Professor, Department of History of Art and Architecture
Francesco Maria II della Rovere (1549-1631), sixth and last duke of Urbino, was a bookish and prudent prince, the polar opposite of his spendthrift father, Guidobaldo II della Rovere. He devoted himself to bringing prosperity back to Urbino, with fiscal reform, and measures to root out corruption, and to protect widows and orphans and curb outrages against the Jews. He demolished the fortress his father had built in Urbino to keep the populace in subjection. He preferred diplomacy to war, and used the paintings of his favorite painter, Filippo Barocci, as diplomatic gifts. One brought him the Golden Fleece from Philip II of Spain. He was a trusted friend of the shy and melancholic Barocci, and when the painter died, he entered in his usually laconic diary this moving note: “Federico Barocci of Urbino has died, excellent painter, at age 79, when his hand and eye served him as they had when he was young.”
Portrait of Francesco II della Rovere by Frederico Barocci
Francesco Maria II married for a second time in 1599, after a childless first marriage, and a boy was born in 1605 on May 16, the feast of S. Ubaldo, the patron saint of Gubbio, whose
specialty was the miraculous birth of heirs to the dukes of Urbino. The baby was christened Federico Ubaldo. Francesco Maria II built a church in Pesaro to commemorate the birth, but the main monument to the newborn was a great library,
built in 1607-09 in a park attached to the Palazzo Ducale at Castel Durante, the duke’s summer residence. The shelving was designed by a young Urbinate architect, Nicola Sabbatini (1574-1654). Sabbatini would go on to become a talented court festaiuolo and the author of the most famous book on stage design of the early baroque, the Pratica di fabricar scene, e macchine ne’ teatri, published in 1638. The shelving of the library was his first work. It was certainly splendid and we might say a bit theatrical, worthy of Sabbatini’s later career and of the great literary and festive traditions of the duchy.
For as long as the child, Federico Ubaldo, lived, the claims on the duchy of the papacy and the Grand Duke of Florence would be thwarted. He was betrothed to Princess Claudia de’ Medici in 1608 at the age of three, and in 1622 the couple was
married and in 1623 produced an heir, Vittoria della Rovere. Federico Ubaldo turned out to be a wastrel, however, and died young, before he could succeed to the dukedom, possibly by poisoning, certainly after a period of riotous living. The voracious pope, Urban VIII Barberini, immediately laid claim to the duchy of Urbino, to take effect as soon as the old duke Francesco Maria II died. In his honor, the summer retreat of Castel Durante was renamed Urbania. Vittoria della Rovere was betrothed as a little girl to the heir of the Grand Duke of Florence and took with her the fabulous art collection of Urbino. This is why there are so many Raphael’s, Titian’s and Piero della Francesca’s in the Uffizi today. Everyone has heard of Titian’s Venus of Urbino, which was in the baggage of this prudish little girl. When Francesco Maria II died in 1631, papal troops moved in and until the Risorgimento Urbino would be a papal possession. What we now call the Palazzo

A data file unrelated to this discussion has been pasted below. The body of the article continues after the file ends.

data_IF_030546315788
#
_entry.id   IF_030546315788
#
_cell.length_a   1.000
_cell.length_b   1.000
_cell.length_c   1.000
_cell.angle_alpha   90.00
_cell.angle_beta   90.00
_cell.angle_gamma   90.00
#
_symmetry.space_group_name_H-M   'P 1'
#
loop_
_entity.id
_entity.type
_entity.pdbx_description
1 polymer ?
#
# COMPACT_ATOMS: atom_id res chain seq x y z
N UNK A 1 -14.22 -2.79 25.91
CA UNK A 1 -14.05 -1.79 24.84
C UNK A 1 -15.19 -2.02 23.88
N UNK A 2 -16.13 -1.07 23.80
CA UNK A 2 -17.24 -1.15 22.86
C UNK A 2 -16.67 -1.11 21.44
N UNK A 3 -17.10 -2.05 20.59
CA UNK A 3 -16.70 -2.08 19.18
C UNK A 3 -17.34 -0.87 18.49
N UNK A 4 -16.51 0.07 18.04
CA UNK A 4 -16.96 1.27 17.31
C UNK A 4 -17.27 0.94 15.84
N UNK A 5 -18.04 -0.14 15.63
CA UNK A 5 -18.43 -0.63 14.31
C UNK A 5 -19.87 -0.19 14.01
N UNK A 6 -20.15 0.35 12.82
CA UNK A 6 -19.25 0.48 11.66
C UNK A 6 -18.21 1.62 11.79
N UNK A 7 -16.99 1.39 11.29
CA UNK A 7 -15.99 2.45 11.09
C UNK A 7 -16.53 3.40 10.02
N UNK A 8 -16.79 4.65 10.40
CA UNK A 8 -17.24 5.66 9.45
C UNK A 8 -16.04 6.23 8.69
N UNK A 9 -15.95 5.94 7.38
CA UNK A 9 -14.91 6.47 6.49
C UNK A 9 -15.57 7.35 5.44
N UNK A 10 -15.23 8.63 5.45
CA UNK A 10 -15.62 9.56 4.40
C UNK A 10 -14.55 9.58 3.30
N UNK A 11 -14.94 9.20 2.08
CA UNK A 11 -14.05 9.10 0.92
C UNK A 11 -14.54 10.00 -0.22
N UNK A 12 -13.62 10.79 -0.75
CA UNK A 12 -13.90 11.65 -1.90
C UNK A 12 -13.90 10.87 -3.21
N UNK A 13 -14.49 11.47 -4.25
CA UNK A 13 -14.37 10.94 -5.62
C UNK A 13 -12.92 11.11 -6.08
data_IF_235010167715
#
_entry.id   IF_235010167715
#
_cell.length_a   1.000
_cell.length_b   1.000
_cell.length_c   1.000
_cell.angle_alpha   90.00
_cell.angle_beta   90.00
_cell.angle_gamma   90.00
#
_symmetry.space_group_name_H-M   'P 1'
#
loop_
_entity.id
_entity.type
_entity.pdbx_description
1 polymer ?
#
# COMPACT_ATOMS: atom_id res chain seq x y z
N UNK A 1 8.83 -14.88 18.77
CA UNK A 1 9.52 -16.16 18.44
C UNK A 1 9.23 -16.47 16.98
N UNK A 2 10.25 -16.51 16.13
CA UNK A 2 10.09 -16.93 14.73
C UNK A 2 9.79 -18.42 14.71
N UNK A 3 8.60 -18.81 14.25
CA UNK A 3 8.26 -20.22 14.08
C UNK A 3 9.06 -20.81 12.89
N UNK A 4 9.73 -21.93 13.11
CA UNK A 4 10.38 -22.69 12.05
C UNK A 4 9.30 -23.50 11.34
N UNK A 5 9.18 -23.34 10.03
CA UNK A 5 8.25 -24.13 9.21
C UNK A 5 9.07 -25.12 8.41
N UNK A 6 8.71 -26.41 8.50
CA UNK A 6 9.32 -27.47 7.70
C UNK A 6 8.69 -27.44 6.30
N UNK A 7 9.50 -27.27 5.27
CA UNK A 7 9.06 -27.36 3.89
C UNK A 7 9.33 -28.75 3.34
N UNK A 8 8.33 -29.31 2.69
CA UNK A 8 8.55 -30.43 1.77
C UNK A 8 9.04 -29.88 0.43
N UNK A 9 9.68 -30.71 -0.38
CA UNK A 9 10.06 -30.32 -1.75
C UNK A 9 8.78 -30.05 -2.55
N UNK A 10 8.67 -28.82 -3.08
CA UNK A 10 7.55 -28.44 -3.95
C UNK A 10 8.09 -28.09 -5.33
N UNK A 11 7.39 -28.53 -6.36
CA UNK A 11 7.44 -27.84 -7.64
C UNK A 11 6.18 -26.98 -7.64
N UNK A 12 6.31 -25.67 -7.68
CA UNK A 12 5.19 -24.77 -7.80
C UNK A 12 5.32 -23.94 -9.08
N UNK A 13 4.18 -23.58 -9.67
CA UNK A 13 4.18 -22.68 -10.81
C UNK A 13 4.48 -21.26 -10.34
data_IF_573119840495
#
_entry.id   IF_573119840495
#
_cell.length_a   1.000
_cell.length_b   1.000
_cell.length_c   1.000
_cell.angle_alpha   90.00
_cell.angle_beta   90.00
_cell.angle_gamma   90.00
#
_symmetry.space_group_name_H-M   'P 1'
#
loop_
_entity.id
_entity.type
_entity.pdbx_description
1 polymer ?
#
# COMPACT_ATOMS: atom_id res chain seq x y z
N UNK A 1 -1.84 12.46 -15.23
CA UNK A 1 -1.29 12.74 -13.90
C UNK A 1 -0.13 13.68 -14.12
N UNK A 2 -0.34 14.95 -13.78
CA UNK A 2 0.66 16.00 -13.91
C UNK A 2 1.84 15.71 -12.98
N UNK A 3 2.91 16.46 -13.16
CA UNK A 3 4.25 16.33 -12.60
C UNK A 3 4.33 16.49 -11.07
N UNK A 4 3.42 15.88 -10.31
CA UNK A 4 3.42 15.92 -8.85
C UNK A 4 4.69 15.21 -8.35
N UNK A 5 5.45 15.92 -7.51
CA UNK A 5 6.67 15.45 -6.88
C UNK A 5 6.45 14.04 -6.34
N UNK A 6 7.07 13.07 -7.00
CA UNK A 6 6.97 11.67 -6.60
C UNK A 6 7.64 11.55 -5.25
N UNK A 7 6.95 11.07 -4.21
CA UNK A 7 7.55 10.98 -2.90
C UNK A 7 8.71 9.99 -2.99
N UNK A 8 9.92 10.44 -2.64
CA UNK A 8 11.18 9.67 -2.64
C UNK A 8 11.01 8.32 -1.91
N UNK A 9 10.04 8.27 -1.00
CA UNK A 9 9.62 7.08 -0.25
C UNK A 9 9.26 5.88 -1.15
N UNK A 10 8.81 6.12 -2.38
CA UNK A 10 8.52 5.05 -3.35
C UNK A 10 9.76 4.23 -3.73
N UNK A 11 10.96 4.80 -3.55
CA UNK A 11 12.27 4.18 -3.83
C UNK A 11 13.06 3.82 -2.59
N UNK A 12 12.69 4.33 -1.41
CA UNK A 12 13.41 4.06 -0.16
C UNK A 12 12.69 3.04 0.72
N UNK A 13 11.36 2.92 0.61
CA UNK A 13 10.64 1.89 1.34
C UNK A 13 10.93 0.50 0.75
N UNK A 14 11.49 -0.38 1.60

Ducale of Urbino was renamed the Palazzo Apostolico. A later pope, Alexander VII, the pope of Bernini’s colonnade of St. Peter’s, took the manuscript library that had been built up by the great Renaissance duke, Federico da Montefeltro, in 1657. It is now one of the treasures of the Vatican Library. A decade later Alexander VII shipped the 13,000 printed books of the library at Castel Durante / Urbania to Rome to furnish the Biblioteca Alessandrina, the great Borromini library next to S. Ivo alla Sapienza.
della Rovere crest on the ceiling of the Fabbri Library
The room and the shelves of the Castel Durante / Urbania library stood empty for years. Gifts of duplicates and stray books hardly made up for the tremendous loss. Around 1870, Sabbatini’s shelves were removed. The building itself was demolished shortly after the Second World War. The shelves, however, survived. Following a route that we still cannot precisely trace, they entered the clandestine antiques market, and made their way by ship in 1915 to the townhouse
that Egisto Fabbri was building for his brother, Ernesto Fabbri, and sister-in-law, Edith Shepard Vanderbilt Fabbri, on East 95th Street. This precious cargo was transported in two different ships, since the sinking of the Lusitania earlier in 1915 made everyone nervous.
In the vault of the library we see the arms Francesco Maria II della Rovere, the last duke of Urbino. They combine the Montefeltro arms – the umbrella of Federico da Montefeltro as Gonfaloniere della Santa Romana Chiesa, with the della Rovere oak. At the bottom of the arms, as though hanging from a gold chain, we see the Golden Fleece, a dignity awarded to Francesco Maria II by the king of Spain when he was still a young page at the court in Madrid. The coat of arms (in stucco on a very large slab of stone), and the shelves by Sabbatini, all of 1607-1609, bring us back to the days when the duchy of Urbino looked like it would retain its independence and its art, and would be a center of learning with two of the greatest libraries – of manuscripts and of printed books – in Italy. They speak of a time when men believed in the power of books. We should imagine these shelves filled with the books of Francesco Maria II della Rovere, the one Italian prince of the Baroque for whom it might be said, like Prospero in the Tempest, that “his library was dukedom enough.”